Sunday, September 27, 2015

The long cold war

Niall Ferguson in the Financial Times (subs. maybe req'd) --

West blew its peace dividend in 20-year party of consumption and speculation ... The world’s short peace is ending. Errors of western policy — from bungled intervention in Iraq to non-intervention in Syria — only partly explain the return of conflict. More important is the lethal combination of economic volatility, a youth bulge, disruptive technology and the viral spread of a lethal ideology. The west had its peace dividend after 1991. We blew it in a two-decade party of consumption, leverage and speculation. First came the financial hangover; now comes the geopolitical reckoning. Dealing with it will mean relearning the arts of grand strategy and war.

His view of the four-part cocktail that has contributed to the current turmoil is certainly plausible. But linking it to a supposed economic binge is not so clear -- although such an argument sheds further light on the often moralistic tones of austerity advocates: ISIS is just another blowback from fiscal profligacy!

But in any event, what about the point the end of the Cold War was wasted in geopolitical terms? Another perspective would be that the Cold War cast an especially long legacy in Islamic countries. Islamist terrorism has many roots, but some key pre-1991 milestones are the Soviet invasion of Afghanistan, and another al-Assad's consequence-free crushing of a revolt (Hama), the politics around that episode itself the result of Cold War calculations. Then there are the former USSR central Asian republics that never quite liberalized and of course Saddam Hussein, who had played a few cold war cards of his own in a game that had a long way to go even when the cold war formally ended.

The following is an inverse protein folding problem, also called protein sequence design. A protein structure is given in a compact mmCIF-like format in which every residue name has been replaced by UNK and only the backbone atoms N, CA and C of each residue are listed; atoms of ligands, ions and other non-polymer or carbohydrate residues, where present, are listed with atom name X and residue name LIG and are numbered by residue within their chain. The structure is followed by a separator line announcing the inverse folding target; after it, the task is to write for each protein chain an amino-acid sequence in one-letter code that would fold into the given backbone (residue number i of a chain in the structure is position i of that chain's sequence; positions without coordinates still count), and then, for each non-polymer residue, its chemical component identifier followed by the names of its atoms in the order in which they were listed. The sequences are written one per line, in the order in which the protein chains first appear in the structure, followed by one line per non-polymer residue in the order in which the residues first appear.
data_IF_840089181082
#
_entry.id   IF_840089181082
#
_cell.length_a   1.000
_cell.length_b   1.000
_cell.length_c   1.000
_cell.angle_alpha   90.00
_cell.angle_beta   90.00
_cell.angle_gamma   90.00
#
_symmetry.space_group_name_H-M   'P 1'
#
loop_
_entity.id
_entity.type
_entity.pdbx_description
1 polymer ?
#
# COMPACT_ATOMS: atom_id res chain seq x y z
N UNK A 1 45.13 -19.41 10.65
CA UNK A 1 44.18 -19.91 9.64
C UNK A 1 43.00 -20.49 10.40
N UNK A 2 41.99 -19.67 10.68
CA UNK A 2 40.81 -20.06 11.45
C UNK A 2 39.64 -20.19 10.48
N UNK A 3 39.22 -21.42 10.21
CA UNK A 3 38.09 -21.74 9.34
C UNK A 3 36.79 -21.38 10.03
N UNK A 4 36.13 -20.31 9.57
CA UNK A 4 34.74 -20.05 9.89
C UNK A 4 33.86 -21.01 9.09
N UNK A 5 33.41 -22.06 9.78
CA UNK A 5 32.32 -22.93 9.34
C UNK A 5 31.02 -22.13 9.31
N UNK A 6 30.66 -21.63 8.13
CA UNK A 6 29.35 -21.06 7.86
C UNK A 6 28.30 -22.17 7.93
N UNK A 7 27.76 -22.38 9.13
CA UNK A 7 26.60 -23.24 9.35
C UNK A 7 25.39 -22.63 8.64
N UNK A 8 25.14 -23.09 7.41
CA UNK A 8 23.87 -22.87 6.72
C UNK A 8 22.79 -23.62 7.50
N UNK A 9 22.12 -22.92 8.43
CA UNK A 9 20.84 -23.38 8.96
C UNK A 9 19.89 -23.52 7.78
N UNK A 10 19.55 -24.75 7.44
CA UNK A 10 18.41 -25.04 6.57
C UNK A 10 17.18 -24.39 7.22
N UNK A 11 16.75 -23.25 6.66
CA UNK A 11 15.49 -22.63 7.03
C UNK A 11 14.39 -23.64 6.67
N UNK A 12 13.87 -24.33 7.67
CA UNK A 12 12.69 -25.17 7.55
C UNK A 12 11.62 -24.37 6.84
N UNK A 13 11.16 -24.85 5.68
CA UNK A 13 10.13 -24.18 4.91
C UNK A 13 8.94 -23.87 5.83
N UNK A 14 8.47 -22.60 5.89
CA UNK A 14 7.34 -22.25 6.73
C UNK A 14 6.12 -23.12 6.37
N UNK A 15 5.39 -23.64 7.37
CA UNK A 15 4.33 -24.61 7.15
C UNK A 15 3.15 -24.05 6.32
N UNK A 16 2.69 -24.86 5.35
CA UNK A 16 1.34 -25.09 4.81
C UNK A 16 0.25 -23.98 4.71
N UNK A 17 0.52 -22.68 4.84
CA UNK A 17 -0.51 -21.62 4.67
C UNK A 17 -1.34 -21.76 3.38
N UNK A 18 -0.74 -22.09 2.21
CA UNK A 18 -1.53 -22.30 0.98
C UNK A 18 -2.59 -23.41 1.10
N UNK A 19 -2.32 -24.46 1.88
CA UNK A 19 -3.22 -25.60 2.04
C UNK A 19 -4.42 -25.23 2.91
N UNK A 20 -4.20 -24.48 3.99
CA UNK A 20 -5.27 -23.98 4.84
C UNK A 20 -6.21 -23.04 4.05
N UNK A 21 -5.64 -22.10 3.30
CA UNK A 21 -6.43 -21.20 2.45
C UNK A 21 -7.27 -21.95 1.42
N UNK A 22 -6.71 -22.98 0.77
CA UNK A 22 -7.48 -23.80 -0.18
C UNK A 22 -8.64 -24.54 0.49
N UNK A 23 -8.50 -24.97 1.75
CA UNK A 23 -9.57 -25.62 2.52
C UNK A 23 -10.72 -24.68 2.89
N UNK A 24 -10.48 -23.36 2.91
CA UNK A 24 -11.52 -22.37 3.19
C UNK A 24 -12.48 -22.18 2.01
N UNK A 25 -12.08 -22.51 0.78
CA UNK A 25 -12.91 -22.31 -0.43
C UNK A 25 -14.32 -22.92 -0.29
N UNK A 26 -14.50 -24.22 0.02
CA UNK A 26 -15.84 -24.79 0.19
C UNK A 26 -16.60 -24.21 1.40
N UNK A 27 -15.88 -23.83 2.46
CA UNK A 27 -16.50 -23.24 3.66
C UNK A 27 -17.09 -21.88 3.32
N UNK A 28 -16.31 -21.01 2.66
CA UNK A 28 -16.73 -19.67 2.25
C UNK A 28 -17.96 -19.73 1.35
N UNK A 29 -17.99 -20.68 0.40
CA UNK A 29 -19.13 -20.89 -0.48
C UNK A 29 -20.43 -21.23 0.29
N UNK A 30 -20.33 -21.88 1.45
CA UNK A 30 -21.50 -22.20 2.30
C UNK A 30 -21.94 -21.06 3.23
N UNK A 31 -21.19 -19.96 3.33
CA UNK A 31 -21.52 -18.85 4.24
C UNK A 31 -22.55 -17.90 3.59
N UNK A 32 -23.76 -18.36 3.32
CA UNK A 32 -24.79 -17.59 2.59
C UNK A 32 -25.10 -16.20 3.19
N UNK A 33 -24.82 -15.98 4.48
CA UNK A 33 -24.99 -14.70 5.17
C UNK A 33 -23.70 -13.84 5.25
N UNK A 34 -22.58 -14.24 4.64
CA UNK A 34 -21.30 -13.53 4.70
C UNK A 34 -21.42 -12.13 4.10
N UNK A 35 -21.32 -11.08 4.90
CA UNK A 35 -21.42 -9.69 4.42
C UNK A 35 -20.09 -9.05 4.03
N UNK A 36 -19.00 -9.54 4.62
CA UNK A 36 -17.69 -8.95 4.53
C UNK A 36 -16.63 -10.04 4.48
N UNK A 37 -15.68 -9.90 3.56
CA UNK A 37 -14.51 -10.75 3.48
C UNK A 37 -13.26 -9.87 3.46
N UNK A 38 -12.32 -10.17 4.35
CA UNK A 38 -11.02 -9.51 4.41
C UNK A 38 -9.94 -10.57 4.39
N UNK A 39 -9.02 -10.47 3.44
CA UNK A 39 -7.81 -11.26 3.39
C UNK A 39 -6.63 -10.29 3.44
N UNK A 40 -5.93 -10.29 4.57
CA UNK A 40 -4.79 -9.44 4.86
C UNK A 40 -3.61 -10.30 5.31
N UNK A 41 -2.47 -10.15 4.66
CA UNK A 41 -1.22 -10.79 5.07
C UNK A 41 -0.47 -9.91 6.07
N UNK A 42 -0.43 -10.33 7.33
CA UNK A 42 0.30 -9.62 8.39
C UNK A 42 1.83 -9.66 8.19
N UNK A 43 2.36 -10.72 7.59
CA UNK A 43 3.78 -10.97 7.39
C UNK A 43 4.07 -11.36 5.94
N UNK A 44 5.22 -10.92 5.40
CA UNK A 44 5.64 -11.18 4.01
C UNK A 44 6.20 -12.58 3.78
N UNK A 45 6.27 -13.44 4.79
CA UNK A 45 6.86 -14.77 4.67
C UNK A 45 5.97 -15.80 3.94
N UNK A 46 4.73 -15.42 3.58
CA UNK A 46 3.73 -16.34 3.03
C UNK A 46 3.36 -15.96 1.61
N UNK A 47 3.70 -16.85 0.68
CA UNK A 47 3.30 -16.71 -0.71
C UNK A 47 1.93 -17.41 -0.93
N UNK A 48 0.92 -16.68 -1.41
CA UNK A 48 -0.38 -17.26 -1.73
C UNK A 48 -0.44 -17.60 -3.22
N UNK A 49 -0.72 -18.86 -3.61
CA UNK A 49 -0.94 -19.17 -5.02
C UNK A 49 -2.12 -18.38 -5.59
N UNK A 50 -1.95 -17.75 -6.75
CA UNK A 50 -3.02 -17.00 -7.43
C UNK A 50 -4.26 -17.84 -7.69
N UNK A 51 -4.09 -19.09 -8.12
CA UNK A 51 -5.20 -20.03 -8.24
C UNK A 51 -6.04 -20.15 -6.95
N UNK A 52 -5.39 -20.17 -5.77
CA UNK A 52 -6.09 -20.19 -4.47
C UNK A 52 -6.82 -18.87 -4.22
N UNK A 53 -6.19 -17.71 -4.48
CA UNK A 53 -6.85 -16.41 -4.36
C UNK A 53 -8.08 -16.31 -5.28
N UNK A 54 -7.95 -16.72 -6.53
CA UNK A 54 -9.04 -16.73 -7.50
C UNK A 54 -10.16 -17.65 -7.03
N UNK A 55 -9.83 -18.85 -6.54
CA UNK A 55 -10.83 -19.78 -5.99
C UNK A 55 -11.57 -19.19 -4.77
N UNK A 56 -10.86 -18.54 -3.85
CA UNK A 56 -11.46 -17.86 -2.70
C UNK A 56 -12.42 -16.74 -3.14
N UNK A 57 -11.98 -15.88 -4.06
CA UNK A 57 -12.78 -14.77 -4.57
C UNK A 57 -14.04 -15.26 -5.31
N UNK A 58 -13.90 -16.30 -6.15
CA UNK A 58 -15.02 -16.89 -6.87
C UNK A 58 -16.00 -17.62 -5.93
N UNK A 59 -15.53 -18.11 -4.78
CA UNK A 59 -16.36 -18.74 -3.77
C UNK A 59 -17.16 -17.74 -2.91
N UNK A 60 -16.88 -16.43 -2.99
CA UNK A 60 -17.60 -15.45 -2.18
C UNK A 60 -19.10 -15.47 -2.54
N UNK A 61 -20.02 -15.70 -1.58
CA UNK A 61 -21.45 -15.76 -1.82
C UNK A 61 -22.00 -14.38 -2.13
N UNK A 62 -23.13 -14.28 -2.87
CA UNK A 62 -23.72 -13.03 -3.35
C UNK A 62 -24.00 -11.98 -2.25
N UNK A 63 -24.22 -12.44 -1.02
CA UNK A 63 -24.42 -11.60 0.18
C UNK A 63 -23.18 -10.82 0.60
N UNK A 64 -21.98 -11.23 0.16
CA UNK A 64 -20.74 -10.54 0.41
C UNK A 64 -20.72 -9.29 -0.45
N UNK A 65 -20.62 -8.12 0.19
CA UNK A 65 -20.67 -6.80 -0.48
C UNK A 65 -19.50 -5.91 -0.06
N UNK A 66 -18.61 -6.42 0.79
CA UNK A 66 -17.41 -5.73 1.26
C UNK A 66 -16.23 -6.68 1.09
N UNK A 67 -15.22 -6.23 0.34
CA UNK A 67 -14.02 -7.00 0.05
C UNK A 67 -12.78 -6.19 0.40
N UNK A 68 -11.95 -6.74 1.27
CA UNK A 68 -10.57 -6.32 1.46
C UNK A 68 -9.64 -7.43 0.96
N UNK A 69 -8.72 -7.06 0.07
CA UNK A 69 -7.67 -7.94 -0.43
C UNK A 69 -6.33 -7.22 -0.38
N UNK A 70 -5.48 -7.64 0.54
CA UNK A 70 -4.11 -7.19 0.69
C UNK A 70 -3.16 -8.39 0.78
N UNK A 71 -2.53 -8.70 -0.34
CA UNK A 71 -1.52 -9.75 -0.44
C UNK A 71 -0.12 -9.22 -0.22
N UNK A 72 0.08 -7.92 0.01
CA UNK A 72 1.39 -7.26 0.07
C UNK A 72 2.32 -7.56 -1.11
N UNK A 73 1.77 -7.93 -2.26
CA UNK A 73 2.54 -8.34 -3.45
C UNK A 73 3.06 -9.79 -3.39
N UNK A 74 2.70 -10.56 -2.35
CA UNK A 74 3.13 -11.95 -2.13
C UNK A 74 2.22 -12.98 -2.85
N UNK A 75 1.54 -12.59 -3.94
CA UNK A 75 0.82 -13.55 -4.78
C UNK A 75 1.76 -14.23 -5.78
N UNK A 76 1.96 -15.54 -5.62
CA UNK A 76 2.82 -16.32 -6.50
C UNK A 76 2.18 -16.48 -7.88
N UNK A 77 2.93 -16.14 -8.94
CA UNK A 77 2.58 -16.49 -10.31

There was an economic and financial party, with the booze flowing most freely in financial centres. But linking this to Islamism requires almost Kissingerian intellectual gymnastics.

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